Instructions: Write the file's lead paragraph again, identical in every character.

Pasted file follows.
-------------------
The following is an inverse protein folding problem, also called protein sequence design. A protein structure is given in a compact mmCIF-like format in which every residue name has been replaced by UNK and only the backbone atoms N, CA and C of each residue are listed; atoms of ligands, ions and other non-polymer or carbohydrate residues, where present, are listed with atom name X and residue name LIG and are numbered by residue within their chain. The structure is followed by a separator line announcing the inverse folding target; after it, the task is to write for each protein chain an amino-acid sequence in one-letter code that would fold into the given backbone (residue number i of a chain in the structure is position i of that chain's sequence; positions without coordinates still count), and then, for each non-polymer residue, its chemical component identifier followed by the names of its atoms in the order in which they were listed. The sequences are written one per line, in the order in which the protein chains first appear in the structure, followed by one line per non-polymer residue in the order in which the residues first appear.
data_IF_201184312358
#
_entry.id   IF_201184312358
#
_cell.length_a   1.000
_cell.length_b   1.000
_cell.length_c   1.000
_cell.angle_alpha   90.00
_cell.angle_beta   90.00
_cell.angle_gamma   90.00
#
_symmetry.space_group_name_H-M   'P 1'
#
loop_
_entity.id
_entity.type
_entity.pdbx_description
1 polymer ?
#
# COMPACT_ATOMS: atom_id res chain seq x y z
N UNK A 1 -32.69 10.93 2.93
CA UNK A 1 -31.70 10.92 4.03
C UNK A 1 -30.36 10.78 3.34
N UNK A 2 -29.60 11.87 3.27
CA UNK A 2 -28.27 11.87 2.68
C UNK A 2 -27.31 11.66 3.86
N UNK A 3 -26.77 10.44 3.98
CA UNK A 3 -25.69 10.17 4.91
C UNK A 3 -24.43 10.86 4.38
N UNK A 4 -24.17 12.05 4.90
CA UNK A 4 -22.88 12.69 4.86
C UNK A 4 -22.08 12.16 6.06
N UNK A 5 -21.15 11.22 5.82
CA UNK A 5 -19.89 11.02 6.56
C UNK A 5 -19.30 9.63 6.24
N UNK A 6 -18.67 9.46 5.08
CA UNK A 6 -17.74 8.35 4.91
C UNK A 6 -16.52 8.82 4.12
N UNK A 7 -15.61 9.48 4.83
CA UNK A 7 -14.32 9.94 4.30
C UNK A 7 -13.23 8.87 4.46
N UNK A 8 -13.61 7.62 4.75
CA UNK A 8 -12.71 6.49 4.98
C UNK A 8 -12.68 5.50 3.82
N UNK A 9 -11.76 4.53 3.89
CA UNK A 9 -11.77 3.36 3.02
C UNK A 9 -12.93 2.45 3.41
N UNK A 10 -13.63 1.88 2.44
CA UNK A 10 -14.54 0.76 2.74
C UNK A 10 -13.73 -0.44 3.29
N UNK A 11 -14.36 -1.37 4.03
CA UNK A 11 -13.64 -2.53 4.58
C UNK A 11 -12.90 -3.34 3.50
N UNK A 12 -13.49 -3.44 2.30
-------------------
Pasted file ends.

The following is an inverse protein folding problem, also called protein sequence design. A protein structure is given in a compact mmCIF-like format in which every residue name has been replaced by UNK and only the backbone atoms N, CA and C of each residue are listed; atoms of ligands, ions and other non-polymer or carbohydrate residues, where present, are listed with atom name X and residue name LIG and are numbered by residue within their chain. The structure is followed by a separator line announcing the inverse folding target; after it, the task is to write for each protein chain an amino-acid sequence in one-letter code that would fold into the given backbone (residue number i of a chain in the structure is position i of that chain's sequence; positions without coordinates still count), and then, for each non-polymer residue, its chemical component identifier followed by the names of its atoms in the order in which they were listed. The sequences are written one per line, in the order in which the protein chains first appear in the structure, followed by one line per non-polymer residue in the order in which the residues first appear.